In   California, the alliance between progressive Democrats and high tech is   palpable. The digital elite has been a consistent backer of Gov. Jerry   Brown’s jihad on greenhouse gases, helping finance the campaign against a   2010 measure intended to reform state’s draconian and likely   job-killing energy and land-use laws. Google has emerged both as a key   backer of the state’s climate-change politics and sought to profit by investing nearly a billion dollars in renewable-energy companies.   These firms in turn depend on the state’s strict mandates on utilities   to use “green” electricity for their revenues. It’s no coincidence that prominent valley VCs have been particularly active in alternative-energy   firms such as Solyndra.

Brown and the Democratic Party increasingly have come to regard these companies as a potential source of fiscal salvation for the perennial cash-short state. As the Golden State has banked on   the valley, the tech firms have become ever more indispensable and now  are even dipping their toes in the grubby waters of municipal politics,   helping finance the campaign of San Francisco Mayor Ed Lee—who generously concocted new tax breaks for local firms such as Twitter and Zynga.

The   leftward shift by tech firms is a fairly recent development. In the   1970s and 1980s, the formative period for Silicon Valley, the area was   politically contested. Valley constituencies routinely sent to Congress   moderate Republicans like Pete McCloskey, Ed Zschau, and Tom Campbell.   Today the GOP is virtually absent from the valley at all levels of   government.

Some   old-line companies, like Hewlett-Packard and Intel, still tend to be   fairly evenhanded in their political donations, but they are   increasingly rare. Long-time valley maven Leslie Parks explains that the shift came as the Valley’s economy changed. In the 1980s and 1990s—the   area’s greatest period of growth—its roots stood solidly in high-tech   manufacturing. Now it focuses almost exclusively on product design and   information: software, search, and social media. Over the past decade   the San Jose area lost one third of its industrial workforce while the   neighboring San Francisco region lost some 40 percent—the largest   consistent loser among the nation’s 51 metropolitan areas.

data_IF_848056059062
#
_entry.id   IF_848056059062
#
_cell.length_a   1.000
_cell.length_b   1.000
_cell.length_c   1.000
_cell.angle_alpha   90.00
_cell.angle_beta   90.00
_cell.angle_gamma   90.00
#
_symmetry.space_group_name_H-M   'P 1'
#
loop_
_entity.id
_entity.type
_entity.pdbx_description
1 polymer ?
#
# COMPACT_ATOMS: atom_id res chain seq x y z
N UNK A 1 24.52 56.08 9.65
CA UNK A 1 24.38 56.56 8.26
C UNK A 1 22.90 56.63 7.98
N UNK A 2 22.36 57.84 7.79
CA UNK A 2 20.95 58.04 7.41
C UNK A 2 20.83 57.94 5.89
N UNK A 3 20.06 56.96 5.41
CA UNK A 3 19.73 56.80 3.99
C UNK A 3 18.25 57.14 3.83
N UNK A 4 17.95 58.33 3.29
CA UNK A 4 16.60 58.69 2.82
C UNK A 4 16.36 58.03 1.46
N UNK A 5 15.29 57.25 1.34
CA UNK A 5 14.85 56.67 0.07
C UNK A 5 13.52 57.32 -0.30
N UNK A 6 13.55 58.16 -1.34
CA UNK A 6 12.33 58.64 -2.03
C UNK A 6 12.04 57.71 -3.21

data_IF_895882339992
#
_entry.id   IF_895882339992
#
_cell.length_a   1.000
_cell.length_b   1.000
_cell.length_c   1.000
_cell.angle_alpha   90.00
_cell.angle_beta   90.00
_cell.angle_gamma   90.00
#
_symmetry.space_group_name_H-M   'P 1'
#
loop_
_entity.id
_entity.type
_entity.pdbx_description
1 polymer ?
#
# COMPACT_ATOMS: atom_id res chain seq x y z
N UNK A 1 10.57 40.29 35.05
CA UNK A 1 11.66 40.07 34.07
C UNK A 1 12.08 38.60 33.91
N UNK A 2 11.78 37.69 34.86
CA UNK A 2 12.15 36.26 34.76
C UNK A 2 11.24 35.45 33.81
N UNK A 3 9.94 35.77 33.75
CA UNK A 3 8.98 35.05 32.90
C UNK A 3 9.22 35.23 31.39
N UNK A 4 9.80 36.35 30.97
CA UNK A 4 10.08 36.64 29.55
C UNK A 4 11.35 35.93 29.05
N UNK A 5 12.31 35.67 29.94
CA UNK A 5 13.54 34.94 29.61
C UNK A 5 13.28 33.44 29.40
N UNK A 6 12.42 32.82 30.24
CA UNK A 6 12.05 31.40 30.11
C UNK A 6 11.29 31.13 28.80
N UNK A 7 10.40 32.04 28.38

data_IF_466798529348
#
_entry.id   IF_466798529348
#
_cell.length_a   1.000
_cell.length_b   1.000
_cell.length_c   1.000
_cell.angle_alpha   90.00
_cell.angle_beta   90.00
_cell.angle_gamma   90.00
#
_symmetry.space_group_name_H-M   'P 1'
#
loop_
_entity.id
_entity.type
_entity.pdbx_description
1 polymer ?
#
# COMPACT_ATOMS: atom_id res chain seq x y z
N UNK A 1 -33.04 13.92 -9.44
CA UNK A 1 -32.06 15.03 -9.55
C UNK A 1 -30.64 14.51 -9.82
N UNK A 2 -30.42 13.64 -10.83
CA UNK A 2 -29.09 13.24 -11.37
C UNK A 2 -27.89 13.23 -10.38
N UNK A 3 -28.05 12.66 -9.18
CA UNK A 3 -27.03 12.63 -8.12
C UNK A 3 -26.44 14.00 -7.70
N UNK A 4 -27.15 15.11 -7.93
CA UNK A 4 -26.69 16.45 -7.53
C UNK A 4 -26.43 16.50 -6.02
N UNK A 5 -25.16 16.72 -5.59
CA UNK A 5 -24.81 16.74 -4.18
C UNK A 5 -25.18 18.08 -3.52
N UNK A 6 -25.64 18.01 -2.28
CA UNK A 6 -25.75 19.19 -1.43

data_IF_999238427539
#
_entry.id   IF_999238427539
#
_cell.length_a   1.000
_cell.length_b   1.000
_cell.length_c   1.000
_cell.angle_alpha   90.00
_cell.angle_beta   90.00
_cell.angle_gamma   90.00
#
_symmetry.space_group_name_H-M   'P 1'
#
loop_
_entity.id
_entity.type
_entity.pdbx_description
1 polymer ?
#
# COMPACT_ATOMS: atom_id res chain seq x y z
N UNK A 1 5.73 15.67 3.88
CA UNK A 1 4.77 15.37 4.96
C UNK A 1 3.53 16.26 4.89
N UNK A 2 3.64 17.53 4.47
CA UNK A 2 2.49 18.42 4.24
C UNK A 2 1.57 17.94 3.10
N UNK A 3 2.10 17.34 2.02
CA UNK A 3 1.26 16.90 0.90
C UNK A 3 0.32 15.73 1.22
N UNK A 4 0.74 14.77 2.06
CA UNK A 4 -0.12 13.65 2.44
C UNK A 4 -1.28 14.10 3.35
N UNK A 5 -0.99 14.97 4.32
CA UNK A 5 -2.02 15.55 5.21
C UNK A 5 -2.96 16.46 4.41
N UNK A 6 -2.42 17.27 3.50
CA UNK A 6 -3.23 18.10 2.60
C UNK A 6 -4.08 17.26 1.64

High-tech   firms once concerned themselves with many of the same things as other   manufacturing companies. They worried about electricity rates, obtrusive   environmental legislation, high housing prices, and dysfunctional   public education. Many naturally supported Republicans, or   business-oriented Democrats.

But as tech separated from industry, the valley moved leftward.

Today’s   digital aristocrats manufacture virtually nothing here; anything made   in volume is produced outside California and usually out of the country.   Software-based firms don’t worry about energy costs, since they can   simply place their heavy user server farms in places like the Pacific   Northwest with low electricity rates. They do not use much in the way of   toxic chemicals or groundwater, making it easier to avoid scrutiny and   harassment from California’s hyper-aggressive environmental regulators.   Because they rely on an increasingly narrow band of highly educated   employees from elite schools, the secular decline of the state’s higher   education system hardly impacts them. And as many of their employees are   young and tend to buy houses after collecting the spoils of an IPO,   even high housing costs and poor public K-12 education don’t matter   much.

The   growing diversity of the valley has also helped the Democrats. Although   relatively few Latinos or African-Americans work in the new companies,   new immigrants from Asia and the Middle East and their offspring abound.   “You had a big change in diversity, and let’s face it the Republicans   do not do well with diversity,” said Parks, who is Japanese-American.   “The Democrats, particularly Obama, recognized appealing to these people   was a necessity.